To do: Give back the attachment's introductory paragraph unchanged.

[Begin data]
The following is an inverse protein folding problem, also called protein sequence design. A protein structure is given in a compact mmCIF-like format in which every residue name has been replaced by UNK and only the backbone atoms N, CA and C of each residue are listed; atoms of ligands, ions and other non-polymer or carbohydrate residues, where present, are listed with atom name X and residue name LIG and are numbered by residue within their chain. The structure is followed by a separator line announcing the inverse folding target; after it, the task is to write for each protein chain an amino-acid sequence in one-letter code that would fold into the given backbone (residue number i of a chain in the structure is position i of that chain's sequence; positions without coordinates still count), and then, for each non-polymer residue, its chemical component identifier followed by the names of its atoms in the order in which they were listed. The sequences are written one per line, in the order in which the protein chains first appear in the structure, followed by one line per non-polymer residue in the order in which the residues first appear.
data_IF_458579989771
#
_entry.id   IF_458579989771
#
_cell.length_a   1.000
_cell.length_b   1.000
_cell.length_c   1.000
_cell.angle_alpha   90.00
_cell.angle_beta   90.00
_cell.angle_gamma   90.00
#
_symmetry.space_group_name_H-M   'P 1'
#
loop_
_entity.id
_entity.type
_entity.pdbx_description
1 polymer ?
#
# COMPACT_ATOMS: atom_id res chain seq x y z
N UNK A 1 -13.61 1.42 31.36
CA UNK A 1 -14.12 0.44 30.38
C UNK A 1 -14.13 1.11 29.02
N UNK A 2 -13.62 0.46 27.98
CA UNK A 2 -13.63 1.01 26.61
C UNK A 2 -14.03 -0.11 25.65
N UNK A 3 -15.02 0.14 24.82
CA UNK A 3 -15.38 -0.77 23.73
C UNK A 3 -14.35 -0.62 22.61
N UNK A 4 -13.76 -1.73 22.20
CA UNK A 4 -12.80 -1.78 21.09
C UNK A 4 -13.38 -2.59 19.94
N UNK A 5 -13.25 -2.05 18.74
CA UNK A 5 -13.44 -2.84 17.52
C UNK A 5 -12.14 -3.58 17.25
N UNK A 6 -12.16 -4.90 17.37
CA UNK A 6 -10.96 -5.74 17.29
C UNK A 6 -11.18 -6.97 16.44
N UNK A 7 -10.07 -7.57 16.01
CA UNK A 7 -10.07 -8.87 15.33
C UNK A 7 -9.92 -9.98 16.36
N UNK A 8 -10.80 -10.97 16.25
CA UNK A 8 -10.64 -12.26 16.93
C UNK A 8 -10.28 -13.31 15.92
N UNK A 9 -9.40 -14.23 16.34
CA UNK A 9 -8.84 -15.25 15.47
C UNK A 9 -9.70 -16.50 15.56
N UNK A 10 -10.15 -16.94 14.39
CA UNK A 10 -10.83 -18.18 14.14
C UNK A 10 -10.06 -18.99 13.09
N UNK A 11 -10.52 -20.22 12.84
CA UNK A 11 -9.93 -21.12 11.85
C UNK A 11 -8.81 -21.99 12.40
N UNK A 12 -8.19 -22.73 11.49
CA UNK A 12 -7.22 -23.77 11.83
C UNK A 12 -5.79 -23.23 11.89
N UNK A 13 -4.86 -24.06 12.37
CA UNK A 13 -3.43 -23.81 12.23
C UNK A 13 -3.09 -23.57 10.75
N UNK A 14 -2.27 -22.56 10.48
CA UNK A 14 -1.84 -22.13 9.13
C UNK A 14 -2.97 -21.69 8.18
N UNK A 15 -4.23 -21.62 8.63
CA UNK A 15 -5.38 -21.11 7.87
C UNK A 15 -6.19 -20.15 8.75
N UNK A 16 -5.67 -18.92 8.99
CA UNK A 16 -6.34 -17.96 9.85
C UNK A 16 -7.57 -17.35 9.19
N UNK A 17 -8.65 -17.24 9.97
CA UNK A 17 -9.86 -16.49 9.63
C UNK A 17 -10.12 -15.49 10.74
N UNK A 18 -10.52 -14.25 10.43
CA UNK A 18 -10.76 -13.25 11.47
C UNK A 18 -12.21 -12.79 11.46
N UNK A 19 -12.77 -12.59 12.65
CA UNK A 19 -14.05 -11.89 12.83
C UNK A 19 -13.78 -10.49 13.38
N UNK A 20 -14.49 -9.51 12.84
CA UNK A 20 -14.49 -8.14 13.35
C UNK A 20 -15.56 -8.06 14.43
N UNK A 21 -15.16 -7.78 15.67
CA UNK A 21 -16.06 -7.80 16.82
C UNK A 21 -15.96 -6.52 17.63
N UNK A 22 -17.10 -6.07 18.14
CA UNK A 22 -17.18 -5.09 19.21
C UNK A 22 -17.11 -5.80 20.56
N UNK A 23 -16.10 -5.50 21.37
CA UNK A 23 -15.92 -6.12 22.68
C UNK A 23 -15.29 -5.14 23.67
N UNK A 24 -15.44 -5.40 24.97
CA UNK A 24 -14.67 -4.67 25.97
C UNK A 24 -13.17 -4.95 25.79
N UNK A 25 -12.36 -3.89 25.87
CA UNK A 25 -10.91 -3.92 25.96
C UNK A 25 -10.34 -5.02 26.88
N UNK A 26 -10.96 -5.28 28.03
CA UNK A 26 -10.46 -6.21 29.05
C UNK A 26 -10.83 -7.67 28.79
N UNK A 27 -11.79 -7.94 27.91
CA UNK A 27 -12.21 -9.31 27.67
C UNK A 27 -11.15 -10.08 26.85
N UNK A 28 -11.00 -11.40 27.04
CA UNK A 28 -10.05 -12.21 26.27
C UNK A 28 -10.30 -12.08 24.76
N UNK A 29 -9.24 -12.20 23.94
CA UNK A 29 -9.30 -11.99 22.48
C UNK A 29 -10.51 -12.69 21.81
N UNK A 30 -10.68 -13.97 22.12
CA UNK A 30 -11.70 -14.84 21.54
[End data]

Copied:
The following is an inverse protein folding problem, also called protein sequence design. A protein structure is given in a compact mmCIF-like format in which every residue name has been replaced by UNK and only the backbone atoms N, CA and C of each residue are listed; atoms of ligands, ions and other non-polymer or carbohydrate residues, where present, are listed with atom name X and residue name LIG and are numbered by residue within their chain. The structure is followed by a separator line announcing the inverse folding target; after it, the task is to write for each protein chain an amino-acid sequence in one-letter code that would fold into the given backbone (residue number i of a chain in the structure is position i of that chain's sequence; positions without coordinates still count), and then, for each non-polymer residue, its chemical component identifier followed by the names of its atoms in the order in which they were listed. The sequences are written one per line, in the order in which the protein chains first appear in the structure, followed by one line per non-polymer residue in the order in which the residues first appear.